6. To avoid Thread Creep, I would agree with Aadams’ basic premise, that all things being equal, it’s generally advantageous to have a heavy, low-resonance woofer restricted to operating as low as possible, below 200-300Hz, max. “All things being equal.” We’ll let that rather vague qualification stand alone, in all its unspecified glory. (BTW, later 3a's--from around the foam/ceramic days, as opposed to cloth/Alnico days--had a crossover of 525Hz, not 575Hz. I think there was a woofer choke change then too.) As to the letter from Allison, I have seen this letter many times and it always struck me as strangely off-target. The 3a’s—or any AR speaker’s—goal was to reproduce the electrical input signal as accurately as possible. The goal of the 3a was not to replicate the spectral balance of any arbitrary symphonic hall or night club. Imparting a sense of the performance venue—if it is to be done at all—is the job of the recording engineer, not the loudspeaker. AR did not and should not have had any requirement for its speakers to impose the tonal characteristics of any particular performance space upon the playback process in a domestic living room. That entire concept is fallacious on its face. The response of the 3a may well have been uniform in a living room from 250 to 2500Hz, but its response in the succeeding octaves fell off precipitously. I reject “C” on its face as being flat-out untrue. AR’s own curves—like yours above—clearly show the mid level as being 2-3 dB below the woofer and the tweeter level being some 5 dB below the mid. So, the tweeter is about 7 dB below the woofer. Yes, yes, I know that these are “individual driver curves,” not an integrated system curve, but AR had the honesty to put the individual driver curves onto this graph in a real-life level relationship to the other drivers. This is a very accurate graph of how the 3a sounds. Why the heck do people think it’s a little “reticent” or “thick”? Because it sounds exactly as AR very honestly and accurately represents it to sound on this graph. They also say—quite honestly—on the 3a Technical Sheet that the amplifier’s treble control must be advanced to 2:00 o’clock for flat response. That’s about 5dB, exactly what I said the 3a needs for a treble boost and exactly how much more on-axis output the 10π/11’s tweeter has vs. the 3a’s. The 3a was a bit dull and its woofer level was a bit too high in relation to the other drivers. However, it had a whole bunch or other attributes that were really great, so if you could tolerate a down-sloping response tilt, it was a great speaker: unsurpassed bass from a 25” enclosure, super-wide dispersion, very low overall distortion and very smooth (albeit down-sloping) response. Far more good than bad. Far more. I’ll take it over almost anything in its size/price class and it has those classic looks too. But it’s not perfect. Steve F.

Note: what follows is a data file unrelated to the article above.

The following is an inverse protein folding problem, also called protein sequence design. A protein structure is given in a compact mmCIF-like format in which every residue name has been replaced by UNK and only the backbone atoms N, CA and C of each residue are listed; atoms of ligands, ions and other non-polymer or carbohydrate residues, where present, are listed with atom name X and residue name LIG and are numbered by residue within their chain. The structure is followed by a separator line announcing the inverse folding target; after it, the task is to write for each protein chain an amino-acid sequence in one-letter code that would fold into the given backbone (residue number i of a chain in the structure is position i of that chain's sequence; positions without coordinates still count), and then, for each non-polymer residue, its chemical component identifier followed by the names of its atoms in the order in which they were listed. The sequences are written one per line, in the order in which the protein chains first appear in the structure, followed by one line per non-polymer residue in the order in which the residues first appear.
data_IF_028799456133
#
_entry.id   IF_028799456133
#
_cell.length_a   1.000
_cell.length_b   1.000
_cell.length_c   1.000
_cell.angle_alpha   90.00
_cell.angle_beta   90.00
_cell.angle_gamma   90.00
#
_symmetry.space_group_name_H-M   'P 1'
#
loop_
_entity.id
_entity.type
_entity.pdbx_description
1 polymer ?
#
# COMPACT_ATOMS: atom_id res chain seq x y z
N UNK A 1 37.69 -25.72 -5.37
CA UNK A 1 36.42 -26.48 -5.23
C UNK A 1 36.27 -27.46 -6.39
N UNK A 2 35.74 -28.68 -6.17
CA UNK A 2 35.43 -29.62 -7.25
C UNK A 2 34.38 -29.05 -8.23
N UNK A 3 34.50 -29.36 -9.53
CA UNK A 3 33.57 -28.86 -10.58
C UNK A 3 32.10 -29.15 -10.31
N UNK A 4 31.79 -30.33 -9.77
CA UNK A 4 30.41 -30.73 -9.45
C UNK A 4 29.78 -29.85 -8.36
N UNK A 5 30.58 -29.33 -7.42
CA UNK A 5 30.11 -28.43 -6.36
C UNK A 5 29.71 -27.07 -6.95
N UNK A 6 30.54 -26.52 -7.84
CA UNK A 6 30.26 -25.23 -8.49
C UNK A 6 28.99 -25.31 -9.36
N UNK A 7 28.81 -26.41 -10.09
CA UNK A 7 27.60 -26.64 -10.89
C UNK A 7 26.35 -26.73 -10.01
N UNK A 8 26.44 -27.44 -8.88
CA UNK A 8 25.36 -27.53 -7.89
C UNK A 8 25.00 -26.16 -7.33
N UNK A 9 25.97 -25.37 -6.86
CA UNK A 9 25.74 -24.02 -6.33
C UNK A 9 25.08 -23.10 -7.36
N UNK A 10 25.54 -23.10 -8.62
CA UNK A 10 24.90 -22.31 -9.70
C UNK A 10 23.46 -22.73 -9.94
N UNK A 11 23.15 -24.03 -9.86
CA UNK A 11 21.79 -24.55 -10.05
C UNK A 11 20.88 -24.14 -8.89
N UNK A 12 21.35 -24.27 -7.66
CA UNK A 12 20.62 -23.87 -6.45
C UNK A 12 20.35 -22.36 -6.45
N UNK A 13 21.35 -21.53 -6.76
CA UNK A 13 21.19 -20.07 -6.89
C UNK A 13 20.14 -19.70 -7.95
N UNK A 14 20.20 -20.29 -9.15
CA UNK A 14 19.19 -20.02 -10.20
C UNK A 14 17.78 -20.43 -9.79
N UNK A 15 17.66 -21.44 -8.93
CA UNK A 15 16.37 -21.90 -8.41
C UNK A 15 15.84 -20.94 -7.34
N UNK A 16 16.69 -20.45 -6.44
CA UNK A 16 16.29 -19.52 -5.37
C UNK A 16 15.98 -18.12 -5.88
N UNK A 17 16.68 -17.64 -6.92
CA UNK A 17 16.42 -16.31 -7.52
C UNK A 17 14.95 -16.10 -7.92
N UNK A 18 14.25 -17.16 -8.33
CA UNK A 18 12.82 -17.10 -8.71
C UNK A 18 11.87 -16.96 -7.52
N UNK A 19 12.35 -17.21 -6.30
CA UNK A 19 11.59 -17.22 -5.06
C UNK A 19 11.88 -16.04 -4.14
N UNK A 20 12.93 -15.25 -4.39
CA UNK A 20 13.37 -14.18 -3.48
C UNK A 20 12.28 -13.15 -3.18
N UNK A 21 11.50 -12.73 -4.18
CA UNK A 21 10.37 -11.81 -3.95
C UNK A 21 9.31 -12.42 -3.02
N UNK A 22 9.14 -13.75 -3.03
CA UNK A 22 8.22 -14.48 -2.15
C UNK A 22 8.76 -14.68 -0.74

7. What if some contrarian wise-*ss was to offer the opinion that it was all the tweeter? The AR-11 used the exact same midrange and woofer at the later 3a's, yet the 11 was never accused of sounding "thick and heavy." Indeed, the 11 is considered by most to be an exceptionally neutral, well-balanced speaker. That contrarian wise-*ss would say that perceived "heaviness" is primarily a function of spectral balance--the overall balance of lows-to-mids-to-highs, the general shape and slope of the FR curve. The 3a's slope is downward; the 11's is far more flat. Funny thing--when the treble control on your system is advanced to around 2:00 (say about 5dB more) when playing a 3a, its so-called "heaviness" miraculously disappears. Coincidentally, the 11 has about 5 dB more treble output from its tweeter than the 3a had from its. More treble output and the lower-midrange heaviness goes away. Spectral balance. (BTW, that's what the LST had over the 3a, too--and the LST used identical drivers and x-o topology as the 3a. It's a matter of spectral balance. The LST had none of the lower-mid heaviness that the 3a was accused of.) Steve F.